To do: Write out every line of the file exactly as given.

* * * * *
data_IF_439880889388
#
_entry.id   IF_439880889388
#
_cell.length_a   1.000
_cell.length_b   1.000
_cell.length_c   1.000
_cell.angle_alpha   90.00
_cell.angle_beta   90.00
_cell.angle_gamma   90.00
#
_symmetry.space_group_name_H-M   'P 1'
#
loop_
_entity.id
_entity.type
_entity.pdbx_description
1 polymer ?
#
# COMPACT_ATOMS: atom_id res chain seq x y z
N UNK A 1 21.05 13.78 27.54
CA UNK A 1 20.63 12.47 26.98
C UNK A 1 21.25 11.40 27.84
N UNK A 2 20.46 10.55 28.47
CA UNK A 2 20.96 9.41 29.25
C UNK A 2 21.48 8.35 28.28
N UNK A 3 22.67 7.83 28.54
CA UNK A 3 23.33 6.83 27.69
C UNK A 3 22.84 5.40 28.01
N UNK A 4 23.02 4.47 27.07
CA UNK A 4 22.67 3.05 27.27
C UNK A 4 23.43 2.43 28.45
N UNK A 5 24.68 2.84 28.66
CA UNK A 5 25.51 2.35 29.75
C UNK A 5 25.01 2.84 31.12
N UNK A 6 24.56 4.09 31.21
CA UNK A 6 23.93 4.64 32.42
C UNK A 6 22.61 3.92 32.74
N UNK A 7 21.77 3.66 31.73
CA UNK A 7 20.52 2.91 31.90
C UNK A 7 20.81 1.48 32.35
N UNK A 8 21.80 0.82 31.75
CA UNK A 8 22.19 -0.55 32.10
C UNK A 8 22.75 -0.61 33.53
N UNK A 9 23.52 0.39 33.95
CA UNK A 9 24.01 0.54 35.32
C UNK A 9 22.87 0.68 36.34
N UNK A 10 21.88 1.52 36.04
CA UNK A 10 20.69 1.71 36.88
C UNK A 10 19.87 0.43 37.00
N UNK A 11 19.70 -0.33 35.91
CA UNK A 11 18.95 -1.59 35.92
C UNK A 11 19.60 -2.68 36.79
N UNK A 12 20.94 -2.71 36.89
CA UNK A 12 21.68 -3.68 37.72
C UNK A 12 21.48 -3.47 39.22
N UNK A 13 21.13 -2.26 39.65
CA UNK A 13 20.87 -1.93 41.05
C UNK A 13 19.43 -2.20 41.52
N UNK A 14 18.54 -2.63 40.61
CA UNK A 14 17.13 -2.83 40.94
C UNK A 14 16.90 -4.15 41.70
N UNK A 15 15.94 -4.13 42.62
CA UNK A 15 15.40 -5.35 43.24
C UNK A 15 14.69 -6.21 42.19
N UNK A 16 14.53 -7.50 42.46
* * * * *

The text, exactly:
data_IF_439880889388
#
_entry.id   IF_439880889388
#
_cell.length_a   1.000
_cell.length_b   1.000
_cell.length_c   1.000
_cell.angle_alpha   90.00
_cell.angle_beta   90.00
_cell.angle_gamma   90.00
#
_symmetry.space_group_name_H-M   'P 1'
#
loop_
_entity.id
_entity.type
_entity.pdbx_description
1 polymer ?
#
# COMPACT_ATOMS: atom_id res chain seq x y z
N UNK A 1 21.05 13.78 27.54
CA UNK A 1 20.63 12.47 26.98
C UNK A 1 21.25 11.40 27.84
N UNK A 2 20.46 10.55 28.47
CA UNK A 2 20.96 9.41 29.25
C UNK A 2 21.48 8.35 28.28
N UNK A 3 22.67 7.83 28.54
CA UNK A 3 23.33 6.83 27.69
C UNK A 3 22.84 5.40 28.01
N UNK A 4 23.02 4.47 27.07
CA UNK A 4 22.67 3.05 27.27
C UNK A 4 23.43 2.43 28.45
N UNK A 5 24.68 2.84 28.66
CA UNK A 5 25.51 2.35 29.75
C UNK A 5 25.01 2.84 31.12
N UNK A 6 24.56 4.09 31.21
CA UNK A 6 23.93 4.64 32.42
C UNK A 6 22.61 3.92 32.74
N UNK A 7 21.77 3.66 31.73
CA UNK A 7 20.52 2.91 31.90
C UNK A 7 20.81 1.48 32.35
N UNK A 8 21.80 0.82 31.75
CA UNK A 8 22.19 -0.55 32.10
C UNK A 8 22.75 -0.61 33.53
N UNK A 9 23.52 0.39 33.95
CA UNK A 9 24.01 0.54 35.32
C UNK A 9 22.87 0.68 36.34
N UNK A 10 21.88 1.52 36.04
CA UNK A 10 20.69 1.71 36.88
C UNK A 10 19.87 0.43 37.00
N UNK A 11 19.70 -0.33 35.91
CA UNK A 11 18.95 -1.59 35.92
C UNK A 11 19.60 -2.68 36.79
N UNK A 12 20.94 -2.71 36.89
CA UNK A 12 21.68 -3.68 37.72
C UNK A 12 21.48 -3.47 39.22
N UNK A 13 21.13 -2.26 39.65
CA UNK A 13 20.87 -1.93 41.05
C UNK A 13 19.43 -2.20 41.52
N UNK A 14 18.54 -2.63 40.61
CA UNK A 14 17.13 -2.83 40.94
C UNK A 14 16.90 -4.15 41.70
N UNK A 15 15.94 -4.13 42.62
CA UNK A 15 15.40 -5.35 43.24
C UNK A 15 14.69 -6.21 42.19
N UNK A 16 14.53 -7.50 42.46